US Coins

Monday Morning Brief for Nov. 13, 2023: The 'battle' begins

Among the 21 designs of classic U.S. coins under consideration in the 1849 Coronet double eagle. Two were struck and one survives.

Original images the property of The National Numismatics Collection, Division of Work and Industry, National Museum of American History, Smithsonian Institution.

The battle has begun, and who will win or dominate? Will classic older coin designs fare better than classic newer coin designs in the U.S. Mint’s latest survey?

As we report this week, the survey is “seeking public input on which of 21 classic U.S. coin designs should be selected for reuse on coins in 2026 to celebrate the nation’s Sesquicentennial.”

The list features coins and patterns struck during every century of the Mint’s history, starting in 1792 and continuing in the 19th, 20th and 21st centuries. Coins like the 1792 Birch cent pattern with its historic Liberty portrait are competing against pieces like the 2017 American Liberty $100 coin with its ground-breaking portrait of a Black American woman.

A sizable number of the candidate designs have already been “reused” on more recent coins like the American Eagle gold, silver and palladium coins; the gold 2016 tribute coins celebrating the new silver coin designs first issued in 1916; and, not surprisingly, the Morgan and Peace dollar designs. Some collectors have already been critical of including these much-used coins among coins that are equally desirable but that have never been reused on a modern coin.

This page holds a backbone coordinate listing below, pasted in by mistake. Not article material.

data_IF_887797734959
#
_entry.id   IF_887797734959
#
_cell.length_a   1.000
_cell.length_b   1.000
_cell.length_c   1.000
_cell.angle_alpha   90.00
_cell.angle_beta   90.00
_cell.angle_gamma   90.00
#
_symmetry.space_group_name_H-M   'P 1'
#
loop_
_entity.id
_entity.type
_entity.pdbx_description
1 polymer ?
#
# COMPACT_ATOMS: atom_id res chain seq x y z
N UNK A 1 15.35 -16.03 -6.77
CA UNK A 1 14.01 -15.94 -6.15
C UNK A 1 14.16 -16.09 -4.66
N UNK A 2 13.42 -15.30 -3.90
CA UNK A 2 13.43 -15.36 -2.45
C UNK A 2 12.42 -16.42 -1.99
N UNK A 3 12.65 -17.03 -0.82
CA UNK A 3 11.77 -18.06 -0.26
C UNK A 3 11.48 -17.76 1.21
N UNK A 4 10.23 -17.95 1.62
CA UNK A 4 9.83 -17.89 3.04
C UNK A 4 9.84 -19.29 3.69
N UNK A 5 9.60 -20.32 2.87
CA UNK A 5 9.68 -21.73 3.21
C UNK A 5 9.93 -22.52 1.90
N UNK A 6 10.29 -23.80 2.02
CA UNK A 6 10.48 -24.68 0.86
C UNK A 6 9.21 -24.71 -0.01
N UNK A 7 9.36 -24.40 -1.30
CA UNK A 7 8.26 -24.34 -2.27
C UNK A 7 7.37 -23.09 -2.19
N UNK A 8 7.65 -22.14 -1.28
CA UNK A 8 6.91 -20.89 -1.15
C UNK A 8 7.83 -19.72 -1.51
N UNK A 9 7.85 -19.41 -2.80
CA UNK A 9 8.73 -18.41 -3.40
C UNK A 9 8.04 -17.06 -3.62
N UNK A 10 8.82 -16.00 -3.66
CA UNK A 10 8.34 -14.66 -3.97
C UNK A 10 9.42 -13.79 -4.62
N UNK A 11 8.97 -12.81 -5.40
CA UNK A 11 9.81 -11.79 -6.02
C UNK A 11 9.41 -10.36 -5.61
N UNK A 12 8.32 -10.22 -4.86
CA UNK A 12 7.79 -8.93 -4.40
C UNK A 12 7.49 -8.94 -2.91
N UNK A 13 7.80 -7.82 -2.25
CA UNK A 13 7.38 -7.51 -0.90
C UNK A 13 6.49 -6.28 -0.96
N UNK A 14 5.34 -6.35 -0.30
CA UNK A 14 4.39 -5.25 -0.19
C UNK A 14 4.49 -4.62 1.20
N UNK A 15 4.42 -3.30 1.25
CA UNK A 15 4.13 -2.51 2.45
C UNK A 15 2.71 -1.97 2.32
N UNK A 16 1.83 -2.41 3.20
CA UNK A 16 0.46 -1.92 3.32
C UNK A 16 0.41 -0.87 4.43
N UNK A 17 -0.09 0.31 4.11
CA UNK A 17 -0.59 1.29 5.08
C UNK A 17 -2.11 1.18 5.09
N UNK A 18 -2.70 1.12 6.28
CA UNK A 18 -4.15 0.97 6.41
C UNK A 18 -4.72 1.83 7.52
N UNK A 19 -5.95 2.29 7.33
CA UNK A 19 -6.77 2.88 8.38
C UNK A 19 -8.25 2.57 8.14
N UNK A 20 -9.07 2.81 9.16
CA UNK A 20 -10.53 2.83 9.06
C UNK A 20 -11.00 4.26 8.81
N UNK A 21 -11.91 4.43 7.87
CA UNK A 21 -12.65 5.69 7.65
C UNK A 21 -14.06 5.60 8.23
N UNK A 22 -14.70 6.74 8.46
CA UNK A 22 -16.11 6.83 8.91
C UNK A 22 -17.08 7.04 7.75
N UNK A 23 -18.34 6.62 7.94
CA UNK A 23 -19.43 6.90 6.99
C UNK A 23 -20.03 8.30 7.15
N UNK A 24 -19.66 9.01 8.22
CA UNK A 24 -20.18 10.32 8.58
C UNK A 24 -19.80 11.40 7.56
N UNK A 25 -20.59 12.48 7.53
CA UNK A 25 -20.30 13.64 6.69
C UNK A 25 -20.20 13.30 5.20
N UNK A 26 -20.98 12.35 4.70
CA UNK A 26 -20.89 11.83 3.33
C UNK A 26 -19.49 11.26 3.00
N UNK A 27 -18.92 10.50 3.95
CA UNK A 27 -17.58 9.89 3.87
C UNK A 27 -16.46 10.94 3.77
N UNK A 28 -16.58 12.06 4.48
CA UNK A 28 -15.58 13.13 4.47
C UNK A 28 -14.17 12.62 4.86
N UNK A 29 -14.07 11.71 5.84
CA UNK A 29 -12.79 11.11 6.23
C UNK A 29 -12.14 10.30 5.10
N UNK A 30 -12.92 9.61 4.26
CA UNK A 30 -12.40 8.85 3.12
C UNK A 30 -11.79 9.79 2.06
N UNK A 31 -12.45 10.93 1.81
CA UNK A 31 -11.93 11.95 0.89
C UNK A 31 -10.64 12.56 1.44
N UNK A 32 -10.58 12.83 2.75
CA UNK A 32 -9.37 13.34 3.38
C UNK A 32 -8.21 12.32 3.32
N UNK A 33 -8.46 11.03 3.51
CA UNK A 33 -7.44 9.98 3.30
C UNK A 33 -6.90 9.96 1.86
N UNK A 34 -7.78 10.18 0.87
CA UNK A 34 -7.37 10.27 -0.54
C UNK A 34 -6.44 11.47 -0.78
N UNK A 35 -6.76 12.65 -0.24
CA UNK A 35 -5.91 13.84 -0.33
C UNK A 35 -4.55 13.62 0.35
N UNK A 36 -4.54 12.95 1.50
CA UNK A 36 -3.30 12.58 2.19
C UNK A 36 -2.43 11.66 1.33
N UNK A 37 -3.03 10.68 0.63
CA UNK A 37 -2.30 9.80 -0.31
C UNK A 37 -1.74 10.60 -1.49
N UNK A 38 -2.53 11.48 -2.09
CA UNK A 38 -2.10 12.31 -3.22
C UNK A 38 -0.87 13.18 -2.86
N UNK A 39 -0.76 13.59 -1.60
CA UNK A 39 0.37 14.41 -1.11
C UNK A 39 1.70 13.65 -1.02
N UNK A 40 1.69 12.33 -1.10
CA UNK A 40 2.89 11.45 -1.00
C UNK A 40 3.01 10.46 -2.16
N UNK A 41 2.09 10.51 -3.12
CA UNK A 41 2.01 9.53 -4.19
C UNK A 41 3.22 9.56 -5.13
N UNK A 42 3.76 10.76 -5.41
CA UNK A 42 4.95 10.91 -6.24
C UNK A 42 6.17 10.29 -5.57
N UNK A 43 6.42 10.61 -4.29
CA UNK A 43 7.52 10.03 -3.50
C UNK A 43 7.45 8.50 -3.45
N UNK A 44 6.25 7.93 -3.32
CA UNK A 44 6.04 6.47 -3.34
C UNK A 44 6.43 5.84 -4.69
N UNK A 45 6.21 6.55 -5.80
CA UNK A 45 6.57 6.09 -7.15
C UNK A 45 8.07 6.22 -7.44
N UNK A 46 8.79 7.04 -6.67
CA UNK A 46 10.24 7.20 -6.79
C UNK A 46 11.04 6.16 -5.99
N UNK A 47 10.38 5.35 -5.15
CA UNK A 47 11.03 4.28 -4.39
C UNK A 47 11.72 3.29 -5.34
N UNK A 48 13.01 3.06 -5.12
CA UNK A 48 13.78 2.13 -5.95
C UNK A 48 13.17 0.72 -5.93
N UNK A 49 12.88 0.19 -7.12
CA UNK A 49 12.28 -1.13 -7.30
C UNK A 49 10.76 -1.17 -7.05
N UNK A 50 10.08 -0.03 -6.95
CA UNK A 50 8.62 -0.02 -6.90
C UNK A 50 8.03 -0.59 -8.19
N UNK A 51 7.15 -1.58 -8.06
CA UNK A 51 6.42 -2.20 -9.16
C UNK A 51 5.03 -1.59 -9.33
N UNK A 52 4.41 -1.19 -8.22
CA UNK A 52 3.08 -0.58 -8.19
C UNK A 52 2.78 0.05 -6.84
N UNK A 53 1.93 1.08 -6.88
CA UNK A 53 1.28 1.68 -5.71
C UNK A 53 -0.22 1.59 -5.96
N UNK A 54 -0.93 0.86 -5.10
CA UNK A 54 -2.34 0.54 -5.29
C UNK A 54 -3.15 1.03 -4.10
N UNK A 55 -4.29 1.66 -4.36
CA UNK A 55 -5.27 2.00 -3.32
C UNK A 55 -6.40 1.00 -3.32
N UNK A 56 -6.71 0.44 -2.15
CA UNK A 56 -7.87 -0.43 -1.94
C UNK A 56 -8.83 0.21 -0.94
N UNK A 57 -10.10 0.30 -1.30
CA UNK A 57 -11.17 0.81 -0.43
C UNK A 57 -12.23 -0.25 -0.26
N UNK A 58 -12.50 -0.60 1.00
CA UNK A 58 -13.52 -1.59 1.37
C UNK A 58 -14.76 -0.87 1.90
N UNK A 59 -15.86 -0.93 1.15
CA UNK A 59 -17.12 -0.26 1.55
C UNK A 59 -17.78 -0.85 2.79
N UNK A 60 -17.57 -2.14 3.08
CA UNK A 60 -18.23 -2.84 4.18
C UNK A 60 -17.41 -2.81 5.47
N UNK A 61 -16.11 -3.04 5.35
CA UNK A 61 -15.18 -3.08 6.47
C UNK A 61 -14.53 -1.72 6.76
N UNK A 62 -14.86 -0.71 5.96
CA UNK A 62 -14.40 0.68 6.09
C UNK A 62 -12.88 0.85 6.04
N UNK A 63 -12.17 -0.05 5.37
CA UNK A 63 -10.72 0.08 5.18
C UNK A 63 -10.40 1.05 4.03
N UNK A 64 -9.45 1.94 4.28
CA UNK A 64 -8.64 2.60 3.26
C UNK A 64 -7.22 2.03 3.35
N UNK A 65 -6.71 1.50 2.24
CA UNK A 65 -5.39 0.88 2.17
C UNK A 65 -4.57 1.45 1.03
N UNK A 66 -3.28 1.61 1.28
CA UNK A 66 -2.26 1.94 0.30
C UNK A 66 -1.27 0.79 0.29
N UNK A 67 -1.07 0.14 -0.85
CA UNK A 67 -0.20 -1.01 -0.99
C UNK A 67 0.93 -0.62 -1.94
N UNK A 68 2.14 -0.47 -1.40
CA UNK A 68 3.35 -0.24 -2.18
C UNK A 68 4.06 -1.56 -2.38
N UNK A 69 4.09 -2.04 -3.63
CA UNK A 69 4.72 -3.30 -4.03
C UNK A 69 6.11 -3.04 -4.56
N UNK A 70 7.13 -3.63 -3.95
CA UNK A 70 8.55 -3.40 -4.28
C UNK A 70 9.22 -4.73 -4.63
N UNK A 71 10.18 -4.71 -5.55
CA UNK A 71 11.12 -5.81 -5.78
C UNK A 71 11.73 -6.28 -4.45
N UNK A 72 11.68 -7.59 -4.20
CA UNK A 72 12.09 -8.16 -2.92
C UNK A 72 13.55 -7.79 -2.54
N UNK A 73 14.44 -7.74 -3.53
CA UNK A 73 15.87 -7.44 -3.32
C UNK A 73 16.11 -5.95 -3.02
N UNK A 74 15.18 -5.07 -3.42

The survey results will be interesting once they are released by the Mint (assuming, of course, that the Mint will make the full results public soon after the survey closes). Will the older designs dominate? Will the newer designs prevail? Will the mixture of older and newer designs be fairly even?

I wonder what happens if the results are dominated by 18th and 19th century designs? How can the Mint issue coins representative of the nation’s entire history if the results show collectors prefer designs issued, say, no later than the early 1920s? In my personal view, designs like those on the list created by artists Elizabeth Jones and Marcel Jovine rank right up there with the designs of George T. Morgan and Augustus Saint-Gaudens, as does the 2017 American Liberty $100 coin portrait when compared to the Birch cent designs.

Let’s hope we get a broad representation.

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